HP's decision last week to halt development of webOS hardware has put the future of the mobile OS in jeopardy. WebOS app developers have begun sizing up alternative platforms like Android and iOS. Meanwhile, Microsoft is actively recruiting webOS devs, which could help it build its Windows Phone 7 software portfolio.
Reeling from the gap created in their lives by HP's (NYSE: HPQ) announcement Thursday that it's ceasing work on webOS devices, webOS app developers have reportedly been swift to stagger into Microsoft's (Nasdaq: MSFT) arms.
At least 500 webOS app devs responded to a call put out by Brandon Watson, Microsoft's senior director of Windows Phone 7 development, within 22 hours, Watson tweeted Saturday.
That's good news for Microsoft.
"It seems that Microsoft currently really lacks developers around its app ecosystem, which is why it's so actively recruiting them," Estuardo Robles, vice president of marketing at AppsGeyser, told TechNewsWorld.
But what about webOS developers? What's in store for them?
Windows Phone 7 has not quite taken off yet, although Microsoft's working hard to promote it.
"As far as developers are concerned, I'd say, as always, follow the market," said Simon Khalaf, CEO of Flurry Analytics.
"Develop on iOS first, Android second and, as Microsoft gains traction with Nokia (NYSE: NOK), consider it," Khalaf told TechNewsWorld.
Microsoft did not respond to requests for comment by press time.
Strangers With Candy
Microsoft's offering lots of goodies to lure webOS app devs into its fold.
Watson offered free phones, developer tools and training among other things, when he reached out to webOS devs Friday.
"Microsoft's compelling offering to give away devices, support and consultancy to webOS developers who will switch to them is definitely a good move," AppsGeyser's Robles opined.
Those goodies will likely make it easier for webOS devs to jump onto the Windows Phone 7 train.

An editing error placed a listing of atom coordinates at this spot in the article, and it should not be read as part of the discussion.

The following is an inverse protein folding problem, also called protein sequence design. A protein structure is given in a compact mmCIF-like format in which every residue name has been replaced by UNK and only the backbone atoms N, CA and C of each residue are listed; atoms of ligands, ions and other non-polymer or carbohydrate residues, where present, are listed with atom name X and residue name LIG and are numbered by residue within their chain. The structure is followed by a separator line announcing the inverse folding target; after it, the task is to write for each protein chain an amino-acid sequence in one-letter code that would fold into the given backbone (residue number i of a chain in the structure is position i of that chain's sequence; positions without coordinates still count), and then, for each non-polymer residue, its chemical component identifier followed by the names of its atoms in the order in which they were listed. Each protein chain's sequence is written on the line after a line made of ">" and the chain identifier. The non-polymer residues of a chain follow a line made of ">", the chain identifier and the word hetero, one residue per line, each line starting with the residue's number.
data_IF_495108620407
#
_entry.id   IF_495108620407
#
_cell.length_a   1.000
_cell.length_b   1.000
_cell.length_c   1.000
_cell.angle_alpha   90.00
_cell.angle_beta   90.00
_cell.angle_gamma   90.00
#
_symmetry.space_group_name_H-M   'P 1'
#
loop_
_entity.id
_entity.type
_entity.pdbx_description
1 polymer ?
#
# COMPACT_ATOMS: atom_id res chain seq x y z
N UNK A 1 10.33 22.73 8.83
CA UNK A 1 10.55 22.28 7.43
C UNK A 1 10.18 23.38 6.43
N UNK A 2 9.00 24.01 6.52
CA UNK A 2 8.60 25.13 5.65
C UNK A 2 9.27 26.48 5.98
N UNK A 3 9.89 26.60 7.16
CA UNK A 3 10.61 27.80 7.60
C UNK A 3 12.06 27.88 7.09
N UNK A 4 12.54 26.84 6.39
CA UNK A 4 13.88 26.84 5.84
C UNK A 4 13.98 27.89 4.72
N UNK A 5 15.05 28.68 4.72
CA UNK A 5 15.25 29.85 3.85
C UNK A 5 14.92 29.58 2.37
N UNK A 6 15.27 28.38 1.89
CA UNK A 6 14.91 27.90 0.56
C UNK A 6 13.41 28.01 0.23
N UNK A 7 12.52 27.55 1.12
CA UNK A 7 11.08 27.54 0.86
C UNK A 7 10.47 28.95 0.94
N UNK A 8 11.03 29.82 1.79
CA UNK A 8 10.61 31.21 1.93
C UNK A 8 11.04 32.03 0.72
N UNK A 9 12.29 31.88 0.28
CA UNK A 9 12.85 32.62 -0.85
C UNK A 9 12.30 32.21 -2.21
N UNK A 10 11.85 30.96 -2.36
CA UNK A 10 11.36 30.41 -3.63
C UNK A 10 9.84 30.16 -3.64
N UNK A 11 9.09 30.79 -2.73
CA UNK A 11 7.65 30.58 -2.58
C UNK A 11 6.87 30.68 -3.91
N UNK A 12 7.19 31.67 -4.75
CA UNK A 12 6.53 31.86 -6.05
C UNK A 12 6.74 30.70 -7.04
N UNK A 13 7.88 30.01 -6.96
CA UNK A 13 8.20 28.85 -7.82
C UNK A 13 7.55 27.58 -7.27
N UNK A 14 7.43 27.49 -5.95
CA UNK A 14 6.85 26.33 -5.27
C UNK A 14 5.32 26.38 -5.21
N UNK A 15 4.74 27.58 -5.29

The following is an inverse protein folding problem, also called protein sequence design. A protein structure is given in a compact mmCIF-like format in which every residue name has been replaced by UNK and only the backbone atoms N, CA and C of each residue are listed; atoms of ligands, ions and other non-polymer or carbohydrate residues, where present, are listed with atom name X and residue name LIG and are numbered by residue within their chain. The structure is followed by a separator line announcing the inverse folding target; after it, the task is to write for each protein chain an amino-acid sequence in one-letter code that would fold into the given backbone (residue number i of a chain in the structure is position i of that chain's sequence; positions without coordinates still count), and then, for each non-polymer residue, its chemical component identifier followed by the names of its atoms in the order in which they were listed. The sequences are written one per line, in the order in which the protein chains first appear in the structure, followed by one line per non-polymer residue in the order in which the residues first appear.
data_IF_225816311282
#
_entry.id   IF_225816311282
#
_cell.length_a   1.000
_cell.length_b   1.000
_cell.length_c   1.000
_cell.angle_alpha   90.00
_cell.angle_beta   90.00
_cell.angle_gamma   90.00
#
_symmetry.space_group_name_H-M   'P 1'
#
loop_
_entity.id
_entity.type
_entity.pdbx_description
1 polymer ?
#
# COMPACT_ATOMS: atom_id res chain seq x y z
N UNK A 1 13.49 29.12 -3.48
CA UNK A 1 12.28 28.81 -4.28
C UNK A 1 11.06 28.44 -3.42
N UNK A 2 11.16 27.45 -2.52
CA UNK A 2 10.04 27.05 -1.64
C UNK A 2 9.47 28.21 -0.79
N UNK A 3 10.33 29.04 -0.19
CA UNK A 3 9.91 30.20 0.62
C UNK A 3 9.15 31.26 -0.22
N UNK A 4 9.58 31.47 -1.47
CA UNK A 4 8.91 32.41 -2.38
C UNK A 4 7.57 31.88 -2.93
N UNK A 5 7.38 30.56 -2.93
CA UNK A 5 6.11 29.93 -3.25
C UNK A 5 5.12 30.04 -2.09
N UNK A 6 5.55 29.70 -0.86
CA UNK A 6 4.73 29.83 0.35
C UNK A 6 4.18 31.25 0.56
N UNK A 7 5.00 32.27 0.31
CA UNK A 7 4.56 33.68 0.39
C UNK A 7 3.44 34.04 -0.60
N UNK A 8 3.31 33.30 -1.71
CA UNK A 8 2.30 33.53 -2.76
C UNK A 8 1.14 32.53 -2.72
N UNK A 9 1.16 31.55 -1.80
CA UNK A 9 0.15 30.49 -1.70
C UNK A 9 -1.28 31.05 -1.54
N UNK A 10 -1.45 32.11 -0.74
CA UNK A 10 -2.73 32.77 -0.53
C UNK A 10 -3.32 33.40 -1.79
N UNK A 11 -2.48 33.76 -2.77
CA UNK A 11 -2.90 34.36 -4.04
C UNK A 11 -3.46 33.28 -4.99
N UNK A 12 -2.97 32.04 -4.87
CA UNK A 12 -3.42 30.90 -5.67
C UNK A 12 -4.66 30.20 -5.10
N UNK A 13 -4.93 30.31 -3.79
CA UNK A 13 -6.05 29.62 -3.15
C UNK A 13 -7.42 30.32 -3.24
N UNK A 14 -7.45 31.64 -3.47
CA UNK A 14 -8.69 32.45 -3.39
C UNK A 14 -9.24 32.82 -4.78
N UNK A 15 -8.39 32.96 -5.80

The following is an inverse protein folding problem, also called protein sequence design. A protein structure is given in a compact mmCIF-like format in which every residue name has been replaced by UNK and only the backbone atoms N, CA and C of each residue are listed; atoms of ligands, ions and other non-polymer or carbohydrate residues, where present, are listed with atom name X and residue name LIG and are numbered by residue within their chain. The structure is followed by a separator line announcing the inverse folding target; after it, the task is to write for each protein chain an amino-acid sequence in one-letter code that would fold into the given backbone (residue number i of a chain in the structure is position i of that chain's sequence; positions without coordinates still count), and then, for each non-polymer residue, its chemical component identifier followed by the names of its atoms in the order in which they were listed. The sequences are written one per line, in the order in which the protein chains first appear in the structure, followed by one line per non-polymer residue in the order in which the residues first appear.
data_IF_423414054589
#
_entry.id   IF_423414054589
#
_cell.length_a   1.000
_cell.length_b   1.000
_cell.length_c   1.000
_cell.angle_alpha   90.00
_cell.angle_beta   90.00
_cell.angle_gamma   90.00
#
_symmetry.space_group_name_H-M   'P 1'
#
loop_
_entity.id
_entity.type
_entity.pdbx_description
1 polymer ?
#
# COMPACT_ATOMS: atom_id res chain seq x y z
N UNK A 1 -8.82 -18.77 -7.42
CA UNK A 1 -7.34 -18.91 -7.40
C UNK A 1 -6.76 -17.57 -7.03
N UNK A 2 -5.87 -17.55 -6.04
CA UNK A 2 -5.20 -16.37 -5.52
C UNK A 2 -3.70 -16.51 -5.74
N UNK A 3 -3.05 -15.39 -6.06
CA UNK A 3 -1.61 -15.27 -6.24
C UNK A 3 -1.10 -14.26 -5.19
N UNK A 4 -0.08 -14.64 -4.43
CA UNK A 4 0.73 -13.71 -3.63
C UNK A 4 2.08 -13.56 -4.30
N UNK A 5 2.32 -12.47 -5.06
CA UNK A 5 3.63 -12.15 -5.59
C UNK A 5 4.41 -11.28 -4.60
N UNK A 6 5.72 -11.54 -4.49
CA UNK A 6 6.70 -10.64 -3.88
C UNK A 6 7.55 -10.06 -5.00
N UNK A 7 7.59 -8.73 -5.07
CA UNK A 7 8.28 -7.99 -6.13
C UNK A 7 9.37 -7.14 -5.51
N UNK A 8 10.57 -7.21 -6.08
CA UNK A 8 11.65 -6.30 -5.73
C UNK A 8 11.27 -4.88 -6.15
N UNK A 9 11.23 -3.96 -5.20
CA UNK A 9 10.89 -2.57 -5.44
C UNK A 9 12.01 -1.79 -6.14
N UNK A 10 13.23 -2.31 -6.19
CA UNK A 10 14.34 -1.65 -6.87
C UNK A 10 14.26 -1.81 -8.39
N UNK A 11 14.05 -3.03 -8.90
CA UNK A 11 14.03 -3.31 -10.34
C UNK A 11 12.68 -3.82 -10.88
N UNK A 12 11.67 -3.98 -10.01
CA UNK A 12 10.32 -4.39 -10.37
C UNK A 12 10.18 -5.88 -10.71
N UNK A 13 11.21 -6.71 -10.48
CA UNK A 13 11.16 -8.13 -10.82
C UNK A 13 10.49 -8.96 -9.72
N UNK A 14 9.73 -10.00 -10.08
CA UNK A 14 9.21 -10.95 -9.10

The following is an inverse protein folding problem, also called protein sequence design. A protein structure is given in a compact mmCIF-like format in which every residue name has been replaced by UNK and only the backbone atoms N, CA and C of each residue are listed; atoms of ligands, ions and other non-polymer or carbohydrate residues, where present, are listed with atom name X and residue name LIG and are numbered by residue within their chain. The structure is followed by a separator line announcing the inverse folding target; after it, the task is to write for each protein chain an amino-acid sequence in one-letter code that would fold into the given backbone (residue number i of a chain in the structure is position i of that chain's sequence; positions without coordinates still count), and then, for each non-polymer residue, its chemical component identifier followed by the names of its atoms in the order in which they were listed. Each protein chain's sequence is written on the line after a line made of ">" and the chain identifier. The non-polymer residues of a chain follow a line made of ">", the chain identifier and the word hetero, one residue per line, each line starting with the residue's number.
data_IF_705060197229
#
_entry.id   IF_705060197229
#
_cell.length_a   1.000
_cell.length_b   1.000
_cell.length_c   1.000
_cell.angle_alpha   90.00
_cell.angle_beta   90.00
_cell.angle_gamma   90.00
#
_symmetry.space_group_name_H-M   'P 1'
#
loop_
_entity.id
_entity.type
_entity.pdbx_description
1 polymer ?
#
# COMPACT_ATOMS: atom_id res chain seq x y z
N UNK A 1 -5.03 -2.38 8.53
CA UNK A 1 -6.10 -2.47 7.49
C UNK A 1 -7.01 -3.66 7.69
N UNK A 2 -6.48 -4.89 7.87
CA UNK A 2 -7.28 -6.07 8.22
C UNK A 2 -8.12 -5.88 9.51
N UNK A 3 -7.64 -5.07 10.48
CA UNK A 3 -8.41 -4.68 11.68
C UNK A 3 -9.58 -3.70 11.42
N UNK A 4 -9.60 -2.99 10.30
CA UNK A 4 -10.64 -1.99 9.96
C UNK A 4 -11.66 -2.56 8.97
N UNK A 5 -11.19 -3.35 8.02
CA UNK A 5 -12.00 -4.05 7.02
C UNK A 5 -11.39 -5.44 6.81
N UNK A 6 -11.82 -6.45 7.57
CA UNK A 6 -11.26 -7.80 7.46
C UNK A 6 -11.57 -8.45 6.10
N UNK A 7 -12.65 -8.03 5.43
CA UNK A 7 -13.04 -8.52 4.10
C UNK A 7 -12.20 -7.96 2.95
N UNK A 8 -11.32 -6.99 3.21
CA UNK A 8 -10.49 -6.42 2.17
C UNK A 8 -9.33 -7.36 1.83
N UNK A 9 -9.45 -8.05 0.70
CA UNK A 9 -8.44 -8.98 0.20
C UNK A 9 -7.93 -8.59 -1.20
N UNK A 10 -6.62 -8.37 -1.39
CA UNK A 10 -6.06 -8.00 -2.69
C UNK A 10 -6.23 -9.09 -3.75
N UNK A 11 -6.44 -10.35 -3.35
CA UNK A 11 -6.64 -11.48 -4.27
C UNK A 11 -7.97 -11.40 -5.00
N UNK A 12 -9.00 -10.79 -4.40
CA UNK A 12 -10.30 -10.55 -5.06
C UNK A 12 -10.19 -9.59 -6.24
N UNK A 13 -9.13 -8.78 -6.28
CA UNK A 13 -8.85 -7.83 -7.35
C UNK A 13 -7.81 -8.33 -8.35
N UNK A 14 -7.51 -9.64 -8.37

"It's getting tougher and tougher in the app development market, especially for the small guys who can't afford to support two platforms," IDC's Stofega said. "Porting tools and other things they need are expensive."
In the long run, this could lead to "a new world order where the big guys who have porting tools and the capabilities might start to be the ones that matter in terms of the application development market," Stofega stated.
Only the Strong Survive
Google's (Nasdaq: GOOG) move to purchase of Motorola Mobility (NYSE: MMI) Monday, followed by HP's slamming shut webOS' doors, have changed the face of the mobile device market.
"This whole issue of vertical integration looks like the hot thing today, whereas about a year ago it was all about being open," Will Stofega, a program director at IDC, told TechNewsWorld.
"Motorola Mobility had a lot of things going for it but it takes deep pockets to compete against the Samsungs and LGs, so this helps Motorola out and gives Google a way of enhancing their platform," Stofega said.
"Apple has proven that a vertically integrated solution works well," Flurry's Khalaf said.
"In summary, I'd say it is Apple (Nasdaq: AAPL) versus NokiaSoft versus Samdroid -- Samsung and Android," Khalaf added.
So, is it wise for webOS appdevs to make the jump straight to WinPho7?
"At AppsGeyser, we see three types of developers -- those who want to create an awesome app, those who want to make money selling their app for a price, and those who want to build a viable business around apps," AppsGeyser's Robles said.
The first would be "OK, just on Android," the second, "OK just on iOS," and the third type "needs to be on all three platforms," Robles said.
What About Apple?
Any discussion of mobile apps must include Apple's iOS, which looms large over the market and accounts for Cupertino's dominance of the mobile device market.
Could Apple have reached out to webOS appdevs?
Apple has "a lot of developers who can create enough useful apps with some of them creating top apps from time to time," AppGeyser's Robles pointed out. "I think Apple would rather just tell its existing developers to produce new apps, and it'll get a lot of new apps the same day," he added.
On the other hand, perhaps the situation isn't quite so bleak.
"I am assuming that every developer who built on webOS has already built on iOS," Flurry's Khalaf said. "If they didn't consider iOS as their main platform, they don't exist."